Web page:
“The whole idea of Diva came to me in the beginning of fall 2019,” he begins. “I grew up skateboarding and was always into fashion and all that shit.” And, while most would leave it there—another unrealized dream to throw on the pile, gathering dust—LAFLARE followed through, taking those passions, mixing them with others, beginning to mold something he could recognize as his own. “I wanted to make a company with a name that just stood out,” he explains. “Girl skateboarders and my mom inspired me to call the brand Diva.”
This whirling maelstrom of preoccupations might leave less confident or less driven artists with their output diluted, but LAFLARE is casual about the idea of spreading himself too thin. What you see is exactly what you get. “I pretty much put it all out there, honestly,” he says when asked about any other extracurricular pursuits he might be hiding. “There are other things I’m into, but I think my talents stand out.
“Maybe I could direct films or something,” he adds after a moment’s thought and an off-hand display of the kind of self-belief that has helped carry him and the Diva brand this far. “I got the vision.”
The brand, which sits neatly at the intersection of capital-F Fashion, high-end streetwear and authentic, grassroots skate apparel—with luxury varsity jackets positioned next to T-shirts and beanies at Diva’s online storefront—isn’t divorced from LAFLARE’s music, though. His musical influences, as diverse as his own talents, wind between Korn, Limp Bizkit, the whole Atlanta scene and stalwart names of grunge’s imperial phase. (Interestingly, though LAFLARE cites Nirvana by name, it’s actually Hole that manifest most clearly, his logo cribbing from the typography on Live Through This.)
He also lists his own music as inspiration—which is neither as surprising nor as self-absorbed as it sounds; Diva was never meant to be homage or nostalgia—neither a tribute to his heroes from the past nor a nod to his peers. It’s a brand that LAFLARE has worked to grow from the ground up, on his own creative steam. That he should take some of that energy from other outlets makes perfect sense. Especially when there’s so much to go around.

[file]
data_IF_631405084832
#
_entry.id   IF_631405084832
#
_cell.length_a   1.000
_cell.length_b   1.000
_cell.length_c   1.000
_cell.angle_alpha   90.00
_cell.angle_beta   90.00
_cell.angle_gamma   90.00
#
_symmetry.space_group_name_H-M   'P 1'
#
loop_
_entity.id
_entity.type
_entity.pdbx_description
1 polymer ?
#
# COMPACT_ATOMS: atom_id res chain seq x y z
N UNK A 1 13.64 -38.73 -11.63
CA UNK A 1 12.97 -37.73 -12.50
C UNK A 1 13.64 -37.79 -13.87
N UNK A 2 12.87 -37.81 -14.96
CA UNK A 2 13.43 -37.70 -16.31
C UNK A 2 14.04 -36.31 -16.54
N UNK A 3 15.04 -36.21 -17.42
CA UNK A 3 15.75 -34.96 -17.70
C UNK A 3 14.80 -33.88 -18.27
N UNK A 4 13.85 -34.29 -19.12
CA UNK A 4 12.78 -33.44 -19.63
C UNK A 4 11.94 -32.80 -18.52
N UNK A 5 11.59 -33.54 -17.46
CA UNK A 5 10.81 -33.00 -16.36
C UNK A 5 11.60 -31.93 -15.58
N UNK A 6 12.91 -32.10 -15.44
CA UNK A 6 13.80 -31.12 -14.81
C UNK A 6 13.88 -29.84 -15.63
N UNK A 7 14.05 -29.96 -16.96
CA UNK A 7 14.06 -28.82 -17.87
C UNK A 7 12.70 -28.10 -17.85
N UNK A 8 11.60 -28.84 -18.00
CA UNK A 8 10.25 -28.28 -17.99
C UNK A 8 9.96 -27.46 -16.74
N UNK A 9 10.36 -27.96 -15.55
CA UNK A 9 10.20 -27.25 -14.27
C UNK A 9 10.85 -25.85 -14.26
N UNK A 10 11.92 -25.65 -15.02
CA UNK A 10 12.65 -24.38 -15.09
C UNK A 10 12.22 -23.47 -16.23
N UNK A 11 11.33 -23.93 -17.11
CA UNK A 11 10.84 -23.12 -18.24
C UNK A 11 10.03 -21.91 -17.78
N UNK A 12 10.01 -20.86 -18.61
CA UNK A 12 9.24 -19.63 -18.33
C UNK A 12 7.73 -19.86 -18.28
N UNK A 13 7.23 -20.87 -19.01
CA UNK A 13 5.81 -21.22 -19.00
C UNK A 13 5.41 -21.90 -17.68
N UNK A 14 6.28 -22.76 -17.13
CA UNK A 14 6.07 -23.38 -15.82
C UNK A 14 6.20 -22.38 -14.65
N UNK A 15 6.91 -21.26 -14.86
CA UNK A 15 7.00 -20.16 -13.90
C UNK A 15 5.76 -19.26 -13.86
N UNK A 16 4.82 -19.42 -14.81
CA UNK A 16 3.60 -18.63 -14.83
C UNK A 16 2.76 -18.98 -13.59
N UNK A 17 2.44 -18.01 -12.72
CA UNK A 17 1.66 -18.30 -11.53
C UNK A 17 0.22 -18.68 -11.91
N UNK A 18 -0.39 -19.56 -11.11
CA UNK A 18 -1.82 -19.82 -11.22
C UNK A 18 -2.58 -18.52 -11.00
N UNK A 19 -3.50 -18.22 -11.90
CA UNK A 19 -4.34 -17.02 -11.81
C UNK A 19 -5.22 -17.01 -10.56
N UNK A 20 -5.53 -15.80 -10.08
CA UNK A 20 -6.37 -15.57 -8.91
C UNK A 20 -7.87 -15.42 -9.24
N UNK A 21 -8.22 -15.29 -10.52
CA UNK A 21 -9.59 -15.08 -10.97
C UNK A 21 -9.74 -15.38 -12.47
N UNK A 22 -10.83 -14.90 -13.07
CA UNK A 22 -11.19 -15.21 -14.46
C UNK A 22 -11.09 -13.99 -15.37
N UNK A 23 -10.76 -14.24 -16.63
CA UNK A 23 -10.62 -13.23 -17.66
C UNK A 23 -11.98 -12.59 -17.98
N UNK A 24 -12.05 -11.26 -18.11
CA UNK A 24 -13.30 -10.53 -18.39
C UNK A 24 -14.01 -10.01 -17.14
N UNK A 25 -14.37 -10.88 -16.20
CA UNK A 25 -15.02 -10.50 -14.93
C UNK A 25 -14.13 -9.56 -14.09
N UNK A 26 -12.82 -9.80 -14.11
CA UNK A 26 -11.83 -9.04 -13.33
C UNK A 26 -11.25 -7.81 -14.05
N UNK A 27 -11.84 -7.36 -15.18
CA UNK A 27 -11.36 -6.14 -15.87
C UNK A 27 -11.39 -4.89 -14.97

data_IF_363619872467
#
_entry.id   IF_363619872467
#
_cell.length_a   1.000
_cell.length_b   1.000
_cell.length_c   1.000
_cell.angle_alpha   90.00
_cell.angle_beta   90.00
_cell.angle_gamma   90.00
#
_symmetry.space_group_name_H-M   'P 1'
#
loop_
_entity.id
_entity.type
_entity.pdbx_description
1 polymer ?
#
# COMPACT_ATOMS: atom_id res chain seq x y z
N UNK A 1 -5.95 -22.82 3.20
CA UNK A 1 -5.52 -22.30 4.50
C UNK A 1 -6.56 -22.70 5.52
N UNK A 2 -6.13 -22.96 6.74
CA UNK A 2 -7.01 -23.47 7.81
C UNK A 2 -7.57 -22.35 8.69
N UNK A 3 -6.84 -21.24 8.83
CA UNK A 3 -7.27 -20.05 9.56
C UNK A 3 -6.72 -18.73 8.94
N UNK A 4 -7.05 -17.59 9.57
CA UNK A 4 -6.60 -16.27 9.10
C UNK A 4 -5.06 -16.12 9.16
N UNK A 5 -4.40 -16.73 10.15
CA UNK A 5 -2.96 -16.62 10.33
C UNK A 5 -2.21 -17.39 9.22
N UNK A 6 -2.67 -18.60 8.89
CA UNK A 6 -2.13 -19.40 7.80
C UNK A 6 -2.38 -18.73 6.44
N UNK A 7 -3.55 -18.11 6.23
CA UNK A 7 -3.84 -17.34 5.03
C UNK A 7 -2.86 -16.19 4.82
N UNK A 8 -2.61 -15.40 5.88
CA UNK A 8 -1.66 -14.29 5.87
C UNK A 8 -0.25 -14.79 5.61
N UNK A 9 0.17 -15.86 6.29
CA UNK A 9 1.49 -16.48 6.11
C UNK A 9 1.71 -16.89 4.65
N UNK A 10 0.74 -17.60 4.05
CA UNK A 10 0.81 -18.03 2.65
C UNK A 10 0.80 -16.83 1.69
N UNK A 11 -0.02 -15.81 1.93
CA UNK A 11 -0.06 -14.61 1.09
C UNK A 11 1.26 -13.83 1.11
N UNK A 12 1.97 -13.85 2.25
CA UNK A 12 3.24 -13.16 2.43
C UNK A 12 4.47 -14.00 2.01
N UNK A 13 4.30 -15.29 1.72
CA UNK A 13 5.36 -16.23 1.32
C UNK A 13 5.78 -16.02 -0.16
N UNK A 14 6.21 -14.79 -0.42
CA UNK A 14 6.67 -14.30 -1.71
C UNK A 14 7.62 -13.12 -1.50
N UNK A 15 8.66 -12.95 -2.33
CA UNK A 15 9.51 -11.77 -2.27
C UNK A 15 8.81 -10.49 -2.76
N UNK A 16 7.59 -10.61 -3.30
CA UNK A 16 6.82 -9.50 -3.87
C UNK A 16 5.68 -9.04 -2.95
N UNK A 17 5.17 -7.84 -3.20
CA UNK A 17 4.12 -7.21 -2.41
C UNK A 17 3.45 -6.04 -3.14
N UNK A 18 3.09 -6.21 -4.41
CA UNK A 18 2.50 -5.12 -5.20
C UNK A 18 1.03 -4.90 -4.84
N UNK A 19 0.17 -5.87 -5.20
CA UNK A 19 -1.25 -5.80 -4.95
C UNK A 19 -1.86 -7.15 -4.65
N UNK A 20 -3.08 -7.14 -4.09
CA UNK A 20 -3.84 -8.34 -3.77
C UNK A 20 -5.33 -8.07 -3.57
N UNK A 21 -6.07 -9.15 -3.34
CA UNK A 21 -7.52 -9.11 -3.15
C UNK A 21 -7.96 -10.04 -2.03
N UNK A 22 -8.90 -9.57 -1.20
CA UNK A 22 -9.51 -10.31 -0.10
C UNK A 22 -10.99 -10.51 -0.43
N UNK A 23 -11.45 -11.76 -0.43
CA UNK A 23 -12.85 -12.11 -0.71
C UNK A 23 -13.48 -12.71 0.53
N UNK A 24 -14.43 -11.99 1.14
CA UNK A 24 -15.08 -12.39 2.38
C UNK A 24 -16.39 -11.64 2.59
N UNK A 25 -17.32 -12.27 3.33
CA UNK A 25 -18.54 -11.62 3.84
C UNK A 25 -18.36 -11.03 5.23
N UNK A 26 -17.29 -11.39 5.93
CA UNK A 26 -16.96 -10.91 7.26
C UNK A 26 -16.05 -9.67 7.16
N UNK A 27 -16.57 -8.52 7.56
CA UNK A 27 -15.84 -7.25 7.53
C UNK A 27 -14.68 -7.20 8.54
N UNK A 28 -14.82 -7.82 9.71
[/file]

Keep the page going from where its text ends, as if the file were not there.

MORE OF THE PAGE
It’s no surprise then that LAFLARE still has ambition.
In terms of Diva’s future, it’s just the modest goal of “making the brand a household name,” which is taking up the bulk of his time and focus. Characteristically, too, LAFLARE—who’s more of a laser-focused beam, shooting off in all directions, than a blunderbuss just hoping to get lucky—has a plan for this: “I got some collabs in the works that are dropping this year. Y’all are gonna be like, ‘Fucckkkkkkk!’”
When pressed on what those might be, LAFLARE is unusually coy but happy to offer his vision board of esoteric brand collaborations: “I want to do some stuff with Hysteric Glamour, X-girl, Hasbro—Transformers specifically. Tech Deck.” More importantly, though, he says, “I just wanna make cool shit.”
As for who he’d like to see wearing Diva in the not-too-distant future, his answers are typically eclectic and self-assured reflections of his own broad church of influences: “Madonna, maybe. Gwen Stefani would be sick. blink-182. Adele would be fire.”
And, honestly, why not? Those names are just as likely to see in LAFLARE, and in Diva, what so many others have. An authenticity, an energy and a genuine love for artistic creativity in every avenue. That’s a rare combination. One that people are always happy to get in on.
But, still, LAFLARE—ever magnanimous in his ambitions—has no interest in limiting himself or the people who might soon be wearing his clothes. Diva, he says, is for “stylish people” of all kinds: “Skaters, artists, entertainers. I mean, everybody is a Diva in their own right.
“Diva,” he offers as a final thought, “is for the people.”